It’s an interesting possibility. Would guys like Folty and Nick Tropeano benefit from being added to the bullpen? Could they learn at the MLB level and prove that they are worthy of starting at this level?

      Honestly I do not understand why Josh Zeid is in AAA. He’s got the highest upside of any of the young relievers on the Astros 40-man roster.

  • Bob Hulsey

    If the whole purpose of gutting the big league roster was to rebuild the minors then I want to see those minor leaguers playing for Houston and not 30-something band-aid veterans. We ought to have Springer and Singleton up here. We ought to have Appel and Foltynewicz too. That’s who we were promised, not Jerome Williams or Dexter Fowler.

    And those who said losing big was the “smart way” to rebuild, why are they disappointed that we are still losing big instead of cheering it on? The more we lose big the better draft picks we get, right? The more minor league titles we win, right? The more we get to hear pie-in-the-sky promises of future pennants while the on-field product continues to suck, right? Five more years of 100-loss seasons should make us even better down the road, right? Embrace the suck!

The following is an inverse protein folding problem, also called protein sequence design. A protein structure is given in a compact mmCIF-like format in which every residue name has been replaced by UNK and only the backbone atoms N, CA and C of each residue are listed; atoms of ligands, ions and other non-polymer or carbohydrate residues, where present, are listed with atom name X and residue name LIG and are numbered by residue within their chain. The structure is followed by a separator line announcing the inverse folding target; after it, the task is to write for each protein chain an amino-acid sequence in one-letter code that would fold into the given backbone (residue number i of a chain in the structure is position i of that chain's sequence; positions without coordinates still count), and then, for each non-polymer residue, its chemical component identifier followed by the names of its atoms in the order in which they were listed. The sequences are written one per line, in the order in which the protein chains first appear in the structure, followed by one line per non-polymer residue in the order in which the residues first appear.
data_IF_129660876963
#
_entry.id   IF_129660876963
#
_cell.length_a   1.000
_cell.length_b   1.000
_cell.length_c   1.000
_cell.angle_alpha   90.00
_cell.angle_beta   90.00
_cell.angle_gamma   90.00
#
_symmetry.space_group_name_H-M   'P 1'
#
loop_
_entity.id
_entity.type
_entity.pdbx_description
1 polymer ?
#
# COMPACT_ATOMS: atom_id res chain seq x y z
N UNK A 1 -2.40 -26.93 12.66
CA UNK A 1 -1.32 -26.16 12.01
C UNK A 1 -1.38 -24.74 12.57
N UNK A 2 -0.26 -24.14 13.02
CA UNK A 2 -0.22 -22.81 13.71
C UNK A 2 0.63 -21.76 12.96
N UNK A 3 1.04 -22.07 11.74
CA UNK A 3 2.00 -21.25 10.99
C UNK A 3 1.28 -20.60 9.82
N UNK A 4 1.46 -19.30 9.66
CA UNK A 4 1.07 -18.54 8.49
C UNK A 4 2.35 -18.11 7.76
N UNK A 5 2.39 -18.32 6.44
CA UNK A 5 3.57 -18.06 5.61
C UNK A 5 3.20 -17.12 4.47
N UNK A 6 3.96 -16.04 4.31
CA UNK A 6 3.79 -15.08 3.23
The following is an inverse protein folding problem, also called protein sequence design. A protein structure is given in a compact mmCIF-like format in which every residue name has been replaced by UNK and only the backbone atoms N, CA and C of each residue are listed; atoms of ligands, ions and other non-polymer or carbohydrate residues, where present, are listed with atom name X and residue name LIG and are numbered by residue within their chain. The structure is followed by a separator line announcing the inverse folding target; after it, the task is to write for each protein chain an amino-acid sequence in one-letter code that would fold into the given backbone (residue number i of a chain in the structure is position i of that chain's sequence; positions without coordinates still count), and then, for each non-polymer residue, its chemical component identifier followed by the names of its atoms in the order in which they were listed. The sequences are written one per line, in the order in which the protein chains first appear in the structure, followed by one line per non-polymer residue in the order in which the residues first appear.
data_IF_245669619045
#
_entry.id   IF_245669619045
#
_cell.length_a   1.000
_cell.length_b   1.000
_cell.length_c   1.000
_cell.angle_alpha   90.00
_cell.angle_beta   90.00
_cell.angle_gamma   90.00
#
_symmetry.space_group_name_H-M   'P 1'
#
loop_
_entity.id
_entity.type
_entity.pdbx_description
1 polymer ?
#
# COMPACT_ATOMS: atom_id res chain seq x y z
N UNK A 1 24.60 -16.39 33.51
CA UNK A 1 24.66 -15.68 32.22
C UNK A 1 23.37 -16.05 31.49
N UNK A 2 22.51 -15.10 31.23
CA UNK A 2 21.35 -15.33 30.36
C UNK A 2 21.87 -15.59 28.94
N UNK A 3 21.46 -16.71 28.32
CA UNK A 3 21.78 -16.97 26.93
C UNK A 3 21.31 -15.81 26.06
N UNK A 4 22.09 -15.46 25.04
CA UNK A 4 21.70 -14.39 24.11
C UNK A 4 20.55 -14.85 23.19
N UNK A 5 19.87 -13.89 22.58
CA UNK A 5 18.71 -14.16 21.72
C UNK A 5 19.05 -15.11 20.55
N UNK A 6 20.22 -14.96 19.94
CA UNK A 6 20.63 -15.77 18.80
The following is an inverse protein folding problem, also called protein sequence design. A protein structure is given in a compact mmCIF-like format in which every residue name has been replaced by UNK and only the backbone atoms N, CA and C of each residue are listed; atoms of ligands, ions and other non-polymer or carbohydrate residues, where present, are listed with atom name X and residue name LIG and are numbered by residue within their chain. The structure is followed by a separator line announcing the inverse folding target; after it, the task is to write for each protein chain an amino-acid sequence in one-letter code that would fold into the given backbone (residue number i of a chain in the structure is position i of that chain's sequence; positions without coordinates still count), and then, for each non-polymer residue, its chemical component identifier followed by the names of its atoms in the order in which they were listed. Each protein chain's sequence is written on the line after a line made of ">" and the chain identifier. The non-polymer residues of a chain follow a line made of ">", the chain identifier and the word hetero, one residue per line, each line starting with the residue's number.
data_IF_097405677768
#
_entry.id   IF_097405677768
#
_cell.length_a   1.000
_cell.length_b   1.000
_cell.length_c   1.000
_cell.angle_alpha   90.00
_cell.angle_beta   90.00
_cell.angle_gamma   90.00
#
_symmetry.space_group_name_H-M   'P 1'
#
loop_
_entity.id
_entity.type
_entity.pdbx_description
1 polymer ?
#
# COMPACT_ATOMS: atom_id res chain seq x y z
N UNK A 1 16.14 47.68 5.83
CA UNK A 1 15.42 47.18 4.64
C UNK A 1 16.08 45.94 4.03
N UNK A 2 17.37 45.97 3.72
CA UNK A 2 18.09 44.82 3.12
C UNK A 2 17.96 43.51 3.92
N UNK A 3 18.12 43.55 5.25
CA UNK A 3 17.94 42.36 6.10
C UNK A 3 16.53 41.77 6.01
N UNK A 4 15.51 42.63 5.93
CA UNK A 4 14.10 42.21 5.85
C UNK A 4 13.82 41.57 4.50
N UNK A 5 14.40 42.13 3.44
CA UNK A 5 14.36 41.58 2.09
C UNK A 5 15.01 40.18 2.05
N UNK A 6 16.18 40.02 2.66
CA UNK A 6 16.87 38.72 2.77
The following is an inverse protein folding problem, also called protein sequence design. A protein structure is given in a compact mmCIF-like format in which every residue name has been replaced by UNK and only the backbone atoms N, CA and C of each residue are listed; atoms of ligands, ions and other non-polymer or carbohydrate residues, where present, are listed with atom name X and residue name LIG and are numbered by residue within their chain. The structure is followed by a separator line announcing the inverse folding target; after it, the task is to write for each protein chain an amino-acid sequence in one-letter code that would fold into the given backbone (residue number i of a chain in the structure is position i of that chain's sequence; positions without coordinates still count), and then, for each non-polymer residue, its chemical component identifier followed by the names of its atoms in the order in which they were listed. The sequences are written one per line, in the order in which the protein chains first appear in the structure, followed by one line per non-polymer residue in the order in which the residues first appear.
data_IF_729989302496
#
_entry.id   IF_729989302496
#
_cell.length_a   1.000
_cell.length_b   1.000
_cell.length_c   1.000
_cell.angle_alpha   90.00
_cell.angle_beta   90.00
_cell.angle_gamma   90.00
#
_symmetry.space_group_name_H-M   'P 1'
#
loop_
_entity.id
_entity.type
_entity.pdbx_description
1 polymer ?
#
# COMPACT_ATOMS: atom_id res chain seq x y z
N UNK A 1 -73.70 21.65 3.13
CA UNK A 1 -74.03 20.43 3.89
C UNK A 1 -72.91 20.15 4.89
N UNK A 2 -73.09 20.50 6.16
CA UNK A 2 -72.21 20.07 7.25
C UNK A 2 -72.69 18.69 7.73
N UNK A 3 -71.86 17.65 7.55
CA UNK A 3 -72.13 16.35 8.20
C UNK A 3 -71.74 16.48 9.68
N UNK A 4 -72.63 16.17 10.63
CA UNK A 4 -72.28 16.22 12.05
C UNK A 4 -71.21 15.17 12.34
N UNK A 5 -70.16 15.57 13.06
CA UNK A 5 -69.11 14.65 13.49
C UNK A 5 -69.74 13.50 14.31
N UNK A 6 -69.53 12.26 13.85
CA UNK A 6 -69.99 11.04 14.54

• Kennon Riley

      I feel your frustrations. I dislike Valdes and Williams being on the roster. But do you take Folty, a guy who is struggling at AAA, and send him into the fire in the majors?

      I think Singleton and Stassi are the only guys ready at AAA Oklahoma City. The continued struggles of Guzman and Krauss at 1B cannot be tolerated for much longer. Singleton, I hope, will be here May 12th.

      With Folty, I think staying in AAA until at least July would be more beneficial. And Appel — I think mid-2015 is a good estimate. Luhnow messed up by only allowing him to have 3 weeks to stretch his arm out. Who knows how long he will be in extended spring training for… but good crop of players there. Crain, Appel, White, Wojo.

    • Bob Gordon

      Not sure I’d classify Dexter Fowler in the “30-something band-aid veteran” category. He’s only “old” by Astro standards, in a lineup where arbitration eligibility qualifies a guy for Social Security checks. At 28, still quite a few seasons before Dexter will reach “past his prime” status.

      On top of that, historically he’s a good (not great) ballplayer. His current stats are quite lackluster, but I attribute the biggest cause of that to recovery from that nasty gastroenteritis bout. He was above .300 before going down with the stomach bug. And while he hasn’t heated up to that level since, Fowler HAS recovered from the slump, batting about .280 over the past couple weeks.